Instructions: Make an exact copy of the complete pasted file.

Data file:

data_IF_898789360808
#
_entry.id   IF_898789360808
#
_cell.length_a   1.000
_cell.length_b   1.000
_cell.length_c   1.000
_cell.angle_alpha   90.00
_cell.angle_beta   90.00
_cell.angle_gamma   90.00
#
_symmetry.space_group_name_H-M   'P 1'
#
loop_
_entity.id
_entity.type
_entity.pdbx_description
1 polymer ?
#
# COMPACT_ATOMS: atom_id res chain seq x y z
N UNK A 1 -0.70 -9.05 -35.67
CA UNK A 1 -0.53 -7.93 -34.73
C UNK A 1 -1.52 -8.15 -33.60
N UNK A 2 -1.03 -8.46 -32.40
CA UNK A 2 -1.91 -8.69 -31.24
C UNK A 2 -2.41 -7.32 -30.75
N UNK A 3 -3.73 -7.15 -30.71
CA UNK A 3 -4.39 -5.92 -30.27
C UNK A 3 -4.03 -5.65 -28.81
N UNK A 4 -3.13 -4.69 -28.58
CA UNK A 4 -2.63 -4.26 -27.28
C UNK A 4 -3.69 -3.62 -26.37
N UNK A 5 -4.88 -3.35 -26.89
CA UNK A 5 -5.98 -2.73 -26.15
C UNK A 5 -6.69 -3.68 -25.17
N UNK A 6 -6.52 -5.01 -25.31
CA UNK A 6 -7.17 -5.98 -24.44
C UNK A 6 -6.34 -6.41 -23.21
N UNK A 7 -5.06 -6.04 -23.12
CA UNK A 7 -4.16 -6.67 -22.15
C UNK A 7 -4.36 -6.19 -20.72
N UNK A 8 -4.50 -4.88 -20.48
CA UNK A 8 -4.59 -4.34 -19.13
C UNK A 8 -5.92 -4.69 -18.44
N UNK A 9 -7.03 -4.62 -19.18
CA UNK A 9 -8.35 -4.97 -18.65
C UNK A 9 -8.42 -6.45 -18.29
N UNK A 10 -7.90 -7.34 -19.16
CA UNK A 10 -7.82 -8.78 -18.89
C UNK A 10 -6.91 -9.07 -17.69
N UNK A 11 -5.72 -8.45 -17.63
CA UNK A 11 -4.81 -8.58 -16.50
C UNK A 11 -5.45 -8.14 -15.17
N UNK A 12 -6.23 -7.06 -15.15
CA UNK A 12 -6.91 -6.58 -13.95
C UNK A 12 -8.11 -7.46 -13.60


data_IF_898789360808
#
_entry.id   IF_898789360808
#
_cell.length_a   1.000
_cell.length_b   1.000
_cell.length_c   1.000
_cell.angle_alpha   90.00
_cell.angle_beta   90.00
_cell.angle_gamma   90.00
#
_symmetry.space_group_name_H-M   'P 1'
#
loop_
_entity.id
_entity.type
_entity.pdbx_description
1 polymer ?
#
# COMPACT_ATOMS: atom_id res chain seq x y z
N UNK A 1 -0.70 -9.05 -35.67
CA UNK A 1 -0.53 -7.93 -34.73
C UNK A 1 -1.52 -8.15 -33.60
N UNK A 2 -1.03 -8.46 -32.40
CA UNK A 2 -1.91 -8.69 -31.24
C UNK A 2 -2.41 -7.32 -30.75
N UNK A 3 -3.73 -7.15 -30.71
CA UNK A 3 -4.39 -5.92 -30.27
C UNK A 3 -4.03 -5.65 -28.81
N UNK A 4 -3.13 -4.69 -28.58
CA UNK A 4 -2.63 -4.26 -27.28
C UNK A 4 -3.69 -3.62 -26.37
N UNK A 5 -4.88 -3.35 -26.89
CA UNK A 5 -5.98 -2.73 -26.15
C UNK A 5 -6.69 -3.68 -25.17
N UNK A 6 -6.52 -5.01 -25.31
CA UNK A 6 -7.17 -5.98 -24.44
C UNK A 6 -6.34 -6.41 -23.21
N UNK A 7 -5.06 -6.04 -23.12
CA UNK A 7 -4.16 -6.67 -22.15
C UNK A 7 -4.36 -6.19 -20.72
N UNK A 8 -4.50 -4.88 -20.48
CA UNK A 8 -4.59 -4.34 -19.13
C UNK A 8 -5.92 -4.69 -18.44
N UNK A 9 -7.03 -4.62 -19.18
CA UNK A 9 -8.35 -4.97 -18.65
C UNK A 9 -8.42 -6.45 -18.29
N UNK A 10 -7.90 -7.34 -19.16
CA UNK A 10 -7.82 -8.78 -18.89
C UNK A 10 -6.91 -9.07 -17.69
N UNK A 11 -5.72 -8.45 -17.63
CA UNK A 11 -4.81 -8.58 -16.50
C UNK A 11 -5.45 -8.14 -15.17
N UNK A 12 -6.23 -7.06 -15.15
CA UNK A 12 -6.91 -6.58 -13.95
C UNK A 12 -8.11 -7.46 -13.60